ATAS Report – Ajay Iyengar 2017

The atmosphere at the Australian Thoracic Aortic Symposium is unique amongst Cardiothoracic conferences that I have attended. Feeling as if it is a gathering of old friends as much as a conference, the ATAS offered a rare opportunity to pick the brains of some of the most prominent figures in the field of aortic surgery in a warm and engaging atmosphere. Big international names and local stars shared their experiences with passion and elegant simplicity. As a result, I have come away with a greater enthusiasm and comprehension for the management of aortic disease than I had ever expected to.

Aortic surgery is one of the most complex, technically demanding, rapidly evolving and – to the uninitiated – esoteric areas in cardiothoracic surgery. Contemporary understanding of the natural history and genetics of the aorta has evolved significantly in recent years, adding complexity to decision making in aortic disease. Local trainees are exposed to a variable quantity of aortic procedures beyond valve and root replacements, and yet we are faced with independently managing these conditions from the day that we conclude our training, often in the middle of the night.

The scientific program, curated by the course’s creator Professor George Matalanis, comprehensively reviews all areas of the contemporary scientific understanding and management of the thoracic and thoracoabdominal aorta. In the process, complex topics are made surprisingly simple by the speakers and moderators. Regular panel discussions supplement these sessions with lively debate and candid discussions about challenging cases. The panel discussions were notable for the inquisitiveness of the participants and for the interesting tangents involving service provision and quality of care. For example, a fascinating discussion of the limitations of blood banking and the value of whole blood for haemostasis resulted from a number of surgical anecdotes in developing countries, where fresh whole blood is all that is available.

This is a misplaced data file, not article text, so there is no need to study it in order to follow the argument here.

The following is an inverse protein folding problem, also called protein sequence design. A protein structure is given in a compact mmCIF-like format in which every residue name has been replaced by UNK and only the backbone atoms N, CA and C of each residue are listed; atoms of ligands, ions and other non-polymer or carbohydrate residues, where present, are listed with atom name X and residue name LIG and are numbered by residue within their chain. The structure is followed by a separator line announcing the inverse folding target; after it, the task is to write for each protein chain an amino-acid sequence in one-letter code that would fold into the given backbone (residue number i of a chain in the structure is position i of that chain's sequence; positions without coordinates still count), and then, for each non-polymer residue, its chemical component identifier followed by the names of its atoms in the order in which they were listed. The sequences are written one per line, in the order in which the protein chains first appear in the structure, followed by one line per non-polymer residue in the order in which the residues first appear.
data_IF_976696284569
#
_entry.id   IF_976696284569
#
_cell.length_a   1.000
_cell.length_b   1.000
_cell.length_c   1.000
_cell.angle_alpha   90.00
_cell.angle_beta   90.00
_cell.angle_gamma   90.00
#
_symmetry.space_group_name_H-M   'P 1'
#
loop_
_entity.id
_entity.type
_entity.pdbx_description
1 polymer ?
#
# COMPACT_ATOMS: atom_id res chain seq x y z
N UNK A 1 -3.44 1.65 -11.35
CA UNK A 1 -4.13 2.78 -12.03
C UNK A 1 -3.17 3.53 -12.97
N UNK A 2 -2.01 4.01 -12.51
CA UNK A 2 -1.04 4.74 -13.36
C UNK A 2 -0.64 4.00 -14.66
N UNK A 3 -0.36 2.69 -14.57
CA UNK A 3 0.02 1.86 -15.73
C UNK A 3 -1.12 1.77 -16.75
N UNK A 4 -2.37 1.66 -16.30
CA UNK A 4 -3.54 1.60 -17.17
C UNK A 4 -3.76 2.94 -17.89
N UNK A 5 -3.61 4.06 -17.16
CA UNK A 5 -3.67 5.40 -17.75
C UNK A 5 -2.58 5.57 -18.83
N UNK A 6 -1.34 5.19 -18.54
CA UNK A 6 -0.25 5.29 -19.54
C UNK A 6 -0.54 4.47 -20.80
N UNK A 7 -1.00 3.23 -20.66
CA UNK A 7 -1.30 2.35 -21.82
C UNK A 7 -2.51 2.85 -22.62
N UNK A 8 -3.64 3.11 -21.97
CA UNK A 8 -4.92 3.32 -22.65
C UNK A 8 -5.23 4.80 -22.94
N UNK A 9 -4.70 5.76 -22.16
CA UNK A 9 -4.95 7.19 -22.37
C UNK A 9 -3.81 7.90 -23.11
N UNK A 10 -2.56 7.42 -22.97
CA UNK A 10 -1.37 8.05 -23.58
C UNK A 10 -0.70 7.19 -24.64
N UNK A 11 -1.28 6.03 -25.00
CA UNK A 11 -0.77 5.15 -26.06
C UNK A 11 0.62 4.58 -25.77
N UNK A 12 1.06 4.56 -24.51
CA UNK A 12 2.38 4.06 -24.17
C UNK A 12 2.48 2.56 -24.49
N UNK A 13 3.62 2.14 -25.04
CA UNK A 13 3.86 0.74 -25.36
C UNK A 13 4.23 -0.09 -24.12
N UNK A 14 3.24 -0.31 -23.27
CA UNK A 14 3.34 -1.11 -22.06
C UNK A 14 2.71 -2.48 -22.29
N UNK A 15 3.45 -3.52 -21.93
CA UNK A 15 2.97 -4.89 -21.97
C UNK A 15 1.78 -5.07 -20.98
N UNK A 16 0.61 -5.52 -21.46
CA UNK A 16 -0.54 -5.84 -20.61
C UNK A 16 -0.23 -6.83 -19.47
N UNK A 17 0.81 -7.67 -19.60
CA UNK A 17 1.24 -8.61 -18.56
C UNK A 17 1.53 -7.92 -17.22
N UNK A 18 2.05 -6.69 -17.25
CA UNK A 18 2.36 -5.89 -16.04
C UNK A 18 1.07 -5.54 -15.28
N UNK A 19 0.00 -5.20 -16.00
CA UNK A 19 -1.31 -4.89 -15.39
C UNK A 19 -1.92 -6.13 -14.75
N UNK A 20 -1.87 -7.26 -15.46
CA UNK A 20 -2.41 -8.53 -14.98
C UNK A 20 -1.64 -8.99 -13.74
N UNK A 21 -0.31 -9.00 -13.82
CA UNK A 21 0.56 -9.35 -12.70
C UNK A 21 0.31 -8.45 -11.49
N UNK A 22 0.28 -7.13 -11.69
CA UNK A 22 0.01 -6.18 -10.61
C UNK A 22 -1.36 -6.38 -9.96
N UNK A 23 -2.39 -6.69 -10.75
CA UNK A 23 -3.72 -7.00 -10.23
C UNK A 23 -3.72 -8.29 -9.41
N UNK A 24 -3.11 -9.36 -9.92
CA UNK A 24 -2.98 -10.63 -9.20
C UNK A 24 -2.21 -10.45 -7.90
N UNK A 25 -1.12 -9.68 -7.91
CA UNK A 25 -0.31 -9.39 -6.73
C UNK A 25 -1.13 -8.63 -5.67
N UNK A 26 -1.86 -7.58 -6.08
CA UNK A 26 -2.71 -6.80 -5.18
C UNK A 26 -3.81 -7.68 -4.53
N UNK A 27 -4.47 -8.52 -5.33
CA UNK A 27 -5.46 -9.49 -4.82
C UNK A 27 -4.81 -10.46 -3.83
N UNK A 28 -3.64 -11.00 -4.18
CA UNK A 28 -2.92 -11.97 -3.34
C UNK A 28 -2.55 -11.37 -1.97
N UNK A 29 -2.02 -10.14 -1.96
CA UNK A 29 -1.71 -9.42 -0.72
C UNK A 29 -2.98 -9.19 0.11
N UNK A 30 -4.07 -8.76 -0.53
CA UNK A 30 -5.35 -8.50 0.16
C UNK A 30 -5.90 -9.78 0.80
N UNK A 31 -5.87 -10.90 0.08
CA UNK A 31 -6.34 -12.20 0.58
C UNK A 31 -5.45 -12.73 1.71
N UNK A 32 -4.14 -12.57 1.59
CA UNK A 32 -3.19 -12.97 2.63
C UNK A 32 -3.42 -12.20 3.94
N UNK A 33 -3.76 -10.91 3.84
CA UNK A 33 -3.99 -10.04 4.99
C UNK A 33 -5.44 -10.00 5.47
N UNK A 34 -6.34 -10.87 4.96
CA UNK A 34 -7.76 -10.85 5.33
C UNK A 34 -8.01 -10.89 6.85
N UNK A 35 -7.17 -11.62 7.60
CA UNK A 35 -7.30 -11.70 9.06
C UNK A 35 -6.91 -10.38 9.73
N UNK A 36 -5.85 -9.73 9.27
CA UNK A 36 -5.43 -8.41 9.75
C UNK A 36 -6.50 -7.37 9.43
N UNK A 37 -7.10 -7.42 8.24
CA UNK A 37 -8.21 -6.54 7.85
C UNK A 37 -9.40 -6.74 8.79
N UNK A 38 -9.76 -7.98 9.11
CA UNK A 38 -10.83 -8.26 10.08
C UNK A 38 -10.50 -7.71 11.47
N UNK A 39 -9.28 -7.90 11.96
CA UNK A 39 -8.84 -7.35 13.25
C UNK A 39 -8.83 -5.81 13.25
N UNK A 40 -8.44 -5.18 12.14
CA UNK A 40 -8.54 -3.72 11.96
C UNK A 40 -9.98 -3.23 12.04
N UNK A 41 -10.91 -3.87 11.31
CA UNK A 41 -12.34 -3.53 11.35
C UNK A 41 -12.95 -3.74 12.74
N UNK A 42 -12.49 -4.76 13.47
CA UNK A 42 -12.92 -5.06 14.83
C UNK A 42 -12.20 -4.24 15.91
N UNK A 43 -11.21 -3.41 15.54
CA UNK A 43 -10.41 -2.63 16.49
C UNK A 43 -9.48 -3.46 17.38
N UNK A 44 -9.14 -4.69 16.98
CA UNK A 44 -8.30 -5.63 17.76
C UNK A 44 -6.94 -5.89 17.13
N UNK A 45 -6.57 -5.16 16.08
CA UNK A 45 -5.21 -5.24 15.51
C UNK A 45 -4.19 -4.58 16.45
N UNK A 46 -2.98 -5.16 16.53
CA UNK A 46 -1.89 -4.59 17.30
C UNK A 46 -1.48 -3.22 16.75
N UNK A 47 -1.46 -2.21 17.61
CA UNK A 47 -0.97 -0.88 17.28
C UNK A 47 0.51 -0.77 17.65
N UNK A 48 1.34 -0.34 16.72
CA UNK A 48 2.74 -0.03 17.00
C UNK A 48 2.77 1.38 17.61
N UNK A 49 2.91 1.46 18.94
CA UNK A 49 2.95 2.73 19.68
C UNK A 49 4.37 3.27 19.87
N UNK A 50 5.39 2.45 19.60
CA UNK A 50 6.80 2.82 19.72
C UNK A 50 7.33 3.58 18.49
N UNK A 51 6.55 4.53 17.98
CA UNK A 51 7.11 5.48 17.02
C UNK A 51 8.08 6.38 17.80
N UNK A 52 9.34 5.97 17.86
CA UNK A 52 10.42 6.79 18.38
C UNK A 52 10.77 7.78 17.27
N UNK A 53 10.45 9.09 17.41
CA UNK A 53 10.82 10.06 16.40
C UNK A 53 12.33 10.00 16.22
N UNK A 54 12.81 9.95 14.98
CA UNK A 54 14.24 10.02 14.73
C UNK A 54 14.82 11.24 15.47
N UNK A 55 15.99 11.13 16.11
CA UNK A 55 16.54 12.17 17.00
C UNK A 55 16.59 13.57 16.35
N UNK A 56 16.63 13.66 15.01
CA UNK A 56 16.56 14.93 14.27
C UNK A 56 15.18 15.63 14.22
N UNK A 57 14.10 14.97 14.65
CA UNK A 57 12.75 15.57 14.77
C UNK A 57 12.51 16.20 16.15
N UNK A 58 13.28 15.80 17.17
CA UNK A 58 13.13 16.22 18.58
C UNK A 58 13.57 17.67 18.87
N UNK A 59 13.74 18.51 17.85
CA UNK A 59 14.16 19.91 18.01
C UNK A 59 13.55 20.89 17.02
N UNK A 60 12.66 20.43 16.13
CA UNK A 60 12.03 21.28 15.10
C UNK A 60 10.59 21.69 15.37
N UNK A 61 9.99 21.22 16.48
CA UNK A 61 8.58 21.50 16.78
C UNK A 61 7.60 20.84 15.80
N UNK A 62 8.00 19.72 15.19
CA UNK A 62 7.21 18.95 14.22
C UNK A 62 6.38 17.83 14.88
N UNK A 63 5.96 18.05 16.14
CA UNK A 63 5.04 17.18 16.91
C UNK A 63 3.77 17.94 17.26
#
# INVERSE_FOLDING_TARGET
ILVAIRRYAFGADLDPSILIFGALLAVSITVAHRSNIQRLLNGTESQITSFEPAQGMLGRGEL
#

Particular highlights included:

  • An update on the genetics and natural history of aortic aneurism from the Yale group by Professor John Elefteriades described dvances in whole exome sequencing that have elucidated over 25 genes associated with aortic aneurysm. The list grows every day. Thanks to an expanding database, individualised risk assessments for rupture and growth can be made based on the genetics underlying each patient’s aorta.
  • Sessions were devoted to cutting-edge technologies in TAVI, minimal access valve and root surgery and arch replacement (including frozen elephant trunk and contemporary manufactured grafts). These featured entertaining talks from Joe Bavaria, Malakh Shrestha and Roberto Di Bartolomeo as well as numerous local speakers.
  • A review of results and techniques for aortic valve repair by Gebrine El Khouri, Joe Bavaria and Tyrone David demonstrated that techniques have matured in a similar fashion to mitral repair. The limitations of aortic valve repair in adult and paediatric populations were discussed, but as Homayoun Jalali provocatively discussed, the expectations for achieving valve-sparing should be rising.
  • Bread-and-butter topics including the merits of various cannulation strategies, adjunctive neuroprotection and neuromonitoring were reviewed thoroughly by local and international guest speakers.
  • An entire session was devoted to rare problems such as infective aortic pathologies, tumours invading the aorta, and complex redo operations of the arch and proximal descending, as well as chronic inflammatory aortitis.
  • The final day comprehensively reviewed the role of hybrid and endovascular approaches to arch and descending aortic pathology, as well as the controversial role for endovascular management in Type A dissections and aneurisms.

Aortic surgery is a challenging part of every cardiothoracic surgeon’s practice, and I strongly believe that attendance at future Australian Thoracic Aortic Symposia by trainees and practicing cardiothoracic surgeons, vascular surgeons, cardiologists, interventional radiologists and allied health practitioners will improve the quality of care of aortic diseases across all disciplines.